Did Trump Nuclearize the Saudi Horn: Daniel 7

Trump, Classified Nuclear Files, Saudis: What We Do Know, What We Don’t

By Tom Norton On 8/12/22 at 3:10 PM EDT

Claims that FBI agents who searched Donald Trump‘s Mar-a-Lago estate were looking for classified documents concerning nuclear weapons have heated up speculation about the bureau’s extraordinary investigation into the former president.

A Washington Post story, which relied on unnamed sources, followed earlier statements published in Newsweek that agents were seeking “national defense information,”according to two senior government officials.

Meanwhile, an exclusive report by Newsweekcited sources in the U.S. intelligence communitythat said the top secret materials could contain documents dealing with intelligence sources and methods—”including human sources on the American government payroll.”The search warrant issued to Donald Trump to search his Mar-a-Lago estate in Florida is expected to be unsealed. Above, Trump greets supporters during a rally on August 5 in Waukesha, Wisconsin.Scott Olson/Getty Images

Regardless, after the FBI raided the former president’s Florida residence on Monday, it has remained tight-lipped about its investigation.

That may be about to change, with details of the warrant expected to be released later on Friday, after Attorney General Merrick Garland said Thursday the Department of Justice (DOJ) was seeking to unseal it.

In the days following the raid, Trump has urged the DOJ to release the warrant immediately, even though he has refused to do so himself.

Whether the DOJ does release the warrant—and whether other revelations come out—Newsweekhas investigated what information could be revealed, Trump’s history on nuclear technology and the protocol surrounding the FBI search.

According to former federal prosecutor Gene Rossi, Trump would have received a search warrant with “the list of the statute or statutes that they’re looking at” and a list of items that were taken from Mar-a-Lago.

He said: “He’s been given a copy, it’s not sealed, there’s no court order that says you can’t divulge it. Donald Trump has the absolute right to tell the whole world what the documents say. So he could do that right now.”

However, Rossi said, there could be implications if he released the warrant, the list of seizures or both.

“It could hurt Trump politically [if he released the list of seizures] because the public would then know what was taken from his house and there could be incriminating items,” he said.

“The first page in a warrant could list more than one statute that they think was violated, and that could include, possibly, insurrection, rebellion, obstruction of a congressional proceeding. It could be a lot of things other than just a records violation.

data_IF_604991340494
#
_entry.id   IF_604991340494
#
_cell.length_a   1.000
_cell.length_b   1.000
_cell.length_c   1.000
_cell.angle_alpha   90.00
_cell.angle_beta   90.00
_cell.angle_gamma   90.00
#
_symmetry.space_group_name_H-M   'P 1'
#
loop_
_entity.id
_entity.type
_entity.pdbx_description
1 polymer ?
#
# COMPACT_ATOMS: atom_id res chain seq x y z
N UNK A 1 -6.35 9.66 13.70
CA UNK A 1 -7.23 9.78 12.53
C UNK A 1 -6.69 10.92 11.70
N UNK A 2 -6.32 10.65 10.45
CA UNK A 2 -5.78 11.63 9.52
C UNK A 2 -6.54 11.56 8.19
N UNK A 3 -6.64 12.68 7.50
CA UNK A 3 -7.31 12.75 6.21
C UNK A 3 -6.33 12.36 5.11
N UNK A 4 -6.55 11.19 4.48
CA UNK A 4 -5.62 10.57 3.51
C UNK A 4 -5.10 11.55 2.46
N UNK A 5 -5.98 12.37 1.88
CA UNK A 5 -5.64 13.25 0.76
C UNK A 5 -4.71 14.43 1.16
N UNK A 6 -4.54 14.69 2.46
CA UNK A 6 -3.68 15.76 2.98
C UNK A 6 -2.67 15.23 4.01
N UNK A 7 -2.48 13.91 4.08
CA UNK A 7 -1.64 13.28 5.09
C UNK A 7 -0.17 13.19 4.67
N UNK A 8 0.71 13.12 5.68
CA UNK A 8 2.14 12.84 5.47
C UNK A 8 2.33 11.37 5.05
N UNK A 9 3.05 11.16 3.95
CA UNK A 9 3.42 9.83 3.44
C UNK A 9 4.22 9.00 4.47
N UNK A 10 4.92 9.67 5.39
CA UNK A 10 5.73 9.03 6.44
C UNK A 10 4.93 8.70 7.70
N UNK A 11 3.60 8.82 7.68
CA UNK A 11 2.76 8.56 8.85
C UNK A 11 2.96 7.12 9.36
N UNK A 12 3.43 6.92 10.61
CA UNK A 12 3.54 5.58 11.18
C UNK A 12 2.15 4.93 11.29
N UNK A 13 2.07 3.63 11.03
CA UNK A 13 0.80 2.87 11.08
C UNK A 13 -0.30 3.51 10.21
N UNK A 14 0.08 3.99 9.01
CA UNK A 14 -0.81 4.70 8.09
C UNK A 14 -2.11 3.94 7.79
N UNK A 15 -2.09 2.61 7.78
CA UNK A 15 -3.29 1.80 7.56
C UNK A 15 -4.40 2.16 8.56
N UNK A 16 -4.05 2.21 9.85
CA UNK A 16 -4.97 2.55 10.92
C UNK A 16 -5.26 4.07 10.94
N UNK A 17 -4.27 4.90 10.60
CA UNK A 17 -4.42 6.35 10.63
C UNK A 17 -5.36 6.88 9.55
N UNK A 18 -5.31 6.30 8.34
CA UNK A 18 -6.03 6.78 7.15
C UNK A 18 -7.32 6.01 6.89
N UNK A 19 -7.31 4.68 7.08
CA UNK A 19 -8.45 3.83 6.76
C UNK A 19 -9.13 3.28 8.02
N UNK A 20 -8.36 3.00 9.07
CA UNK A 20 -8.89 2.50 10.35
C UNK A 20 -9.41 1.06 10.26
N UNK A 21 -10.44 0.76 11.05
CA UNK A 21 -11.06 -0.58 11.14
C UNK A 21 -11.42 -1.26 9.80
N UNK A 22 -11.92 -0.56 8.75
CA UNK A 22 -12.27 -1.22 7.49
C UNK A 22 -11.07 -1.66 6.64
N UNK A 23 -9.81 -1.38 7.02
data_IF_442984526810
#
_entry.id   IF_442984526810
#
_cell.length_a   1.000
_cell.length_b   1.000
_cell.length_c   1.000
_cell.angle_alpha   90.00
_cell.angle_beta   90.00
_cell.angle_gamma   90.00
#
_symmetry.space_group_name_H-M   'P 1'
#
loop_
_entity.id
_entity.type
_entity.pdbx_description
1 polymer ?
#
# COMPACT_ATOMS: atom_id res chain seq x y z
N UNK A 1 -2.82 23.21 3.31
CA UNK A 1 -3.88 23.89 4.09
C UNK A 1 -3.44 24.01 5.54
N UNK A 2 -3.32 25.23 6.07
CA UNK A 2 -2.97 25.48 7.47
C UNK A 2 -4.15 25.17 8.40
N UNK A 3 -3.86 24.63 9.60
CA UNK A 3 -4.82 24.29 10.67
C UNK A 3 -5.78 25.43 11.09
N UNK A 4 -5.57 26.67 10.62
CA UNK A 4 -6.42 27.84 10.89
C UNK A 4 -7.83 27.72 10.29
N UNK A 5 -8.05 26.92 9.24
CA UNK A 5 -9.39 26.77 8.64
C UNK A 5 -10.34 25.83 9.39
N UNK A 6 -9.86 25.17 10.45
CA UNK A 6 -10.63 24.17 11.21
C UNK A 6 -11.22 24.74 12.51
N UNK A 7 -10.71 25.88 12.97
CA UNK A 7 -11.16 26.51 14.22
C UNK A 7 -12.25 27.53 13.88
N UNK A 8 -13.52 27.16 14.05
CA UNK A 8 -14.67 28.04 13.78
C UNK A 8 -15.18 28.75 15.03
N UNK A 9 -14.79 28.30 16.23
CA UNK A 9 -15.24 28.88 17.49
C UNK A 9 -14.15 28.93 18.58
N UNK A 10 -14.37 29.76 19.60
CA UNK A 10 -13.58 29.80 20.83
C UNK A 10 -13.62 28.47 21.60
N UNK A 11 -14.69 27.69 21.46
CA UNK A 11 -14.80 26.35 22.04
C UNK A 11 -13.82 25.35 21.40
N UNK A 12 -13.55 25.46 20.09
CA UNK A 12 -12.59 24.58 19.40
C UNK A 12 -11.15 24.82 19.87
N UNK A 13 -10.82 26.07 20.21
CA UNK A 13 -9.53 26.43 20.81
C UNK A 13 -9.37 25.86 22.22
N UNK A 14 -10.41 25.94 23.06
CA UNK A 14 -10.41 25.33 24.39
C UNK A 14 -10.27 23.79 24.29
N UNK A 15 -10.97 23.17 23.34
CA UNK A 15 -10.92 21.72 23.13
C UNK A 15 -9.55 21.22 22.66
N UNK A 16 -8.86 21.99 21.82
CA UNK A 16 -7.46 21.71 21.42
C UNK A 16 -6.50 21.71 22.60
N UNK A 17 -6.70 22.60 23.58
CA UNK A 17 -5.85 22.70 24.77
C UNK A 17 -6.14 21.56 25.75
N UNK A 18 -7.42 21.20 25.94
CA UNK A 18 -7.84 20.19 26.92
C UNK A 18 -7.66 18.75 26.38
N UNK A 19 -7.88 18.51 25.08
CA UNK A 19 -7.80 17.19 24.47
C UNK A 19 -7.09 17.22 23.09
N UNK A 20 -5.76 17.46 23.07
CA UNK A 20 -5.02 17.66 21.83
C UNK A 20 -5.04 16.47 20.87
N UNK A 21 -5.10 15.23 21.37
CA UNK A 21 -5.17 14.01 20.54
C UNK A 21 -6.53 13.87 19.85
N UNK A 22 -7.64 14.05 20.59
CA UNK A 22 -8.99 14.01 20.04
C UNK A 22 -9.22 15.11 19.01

“So politically, that’s probably why he hasn’t done it now,” Rossi said.

He continued, “Legally, if it’s unsealed and exposed to the world, in the event that he is charged, and we don’t know yet, but if he is ever charged, it could affect the jury pool when he goes to trial.

“Potential jurors will read in the paper that they executed a search warrant on his home, they see certain individual items. That can be all prejudicial in the minds of potential jurors.

“And the other thing is, although embarrassment doesn’t seem to be something that he is always concerned about, it’s embarrassing to let the world know exactly what they took out of your house,” Rossi said.Donald Trump leaves Manhattan’s Trump Tower to meet with New York Attorney General Letitia James’ lawyers for a deposition on Wednesday.James Devaney/GETTY

The search warrant itself would have little information on it, with a list of the statute or statutes and the date when the warrant was approved.

Rossi said that a judge could still publish these documents “even if Trump doesn’t agree.”

The speculation that Trump may have withheld documents relating to nuclear secrets appeared to raise questions about his administration’s links to the transfer of U.S. nuclear technology to Saudi Arabia.

In 2019, Senate Democrats said the administration had approved the transfer of nuclear technology to Saudi Arabia on at least two occasions following the killing of U.S. resident and Washington Post journalist Jamal Khashoggi, allegedly at the hands of a Saudi-linked kill squad, in Turkey.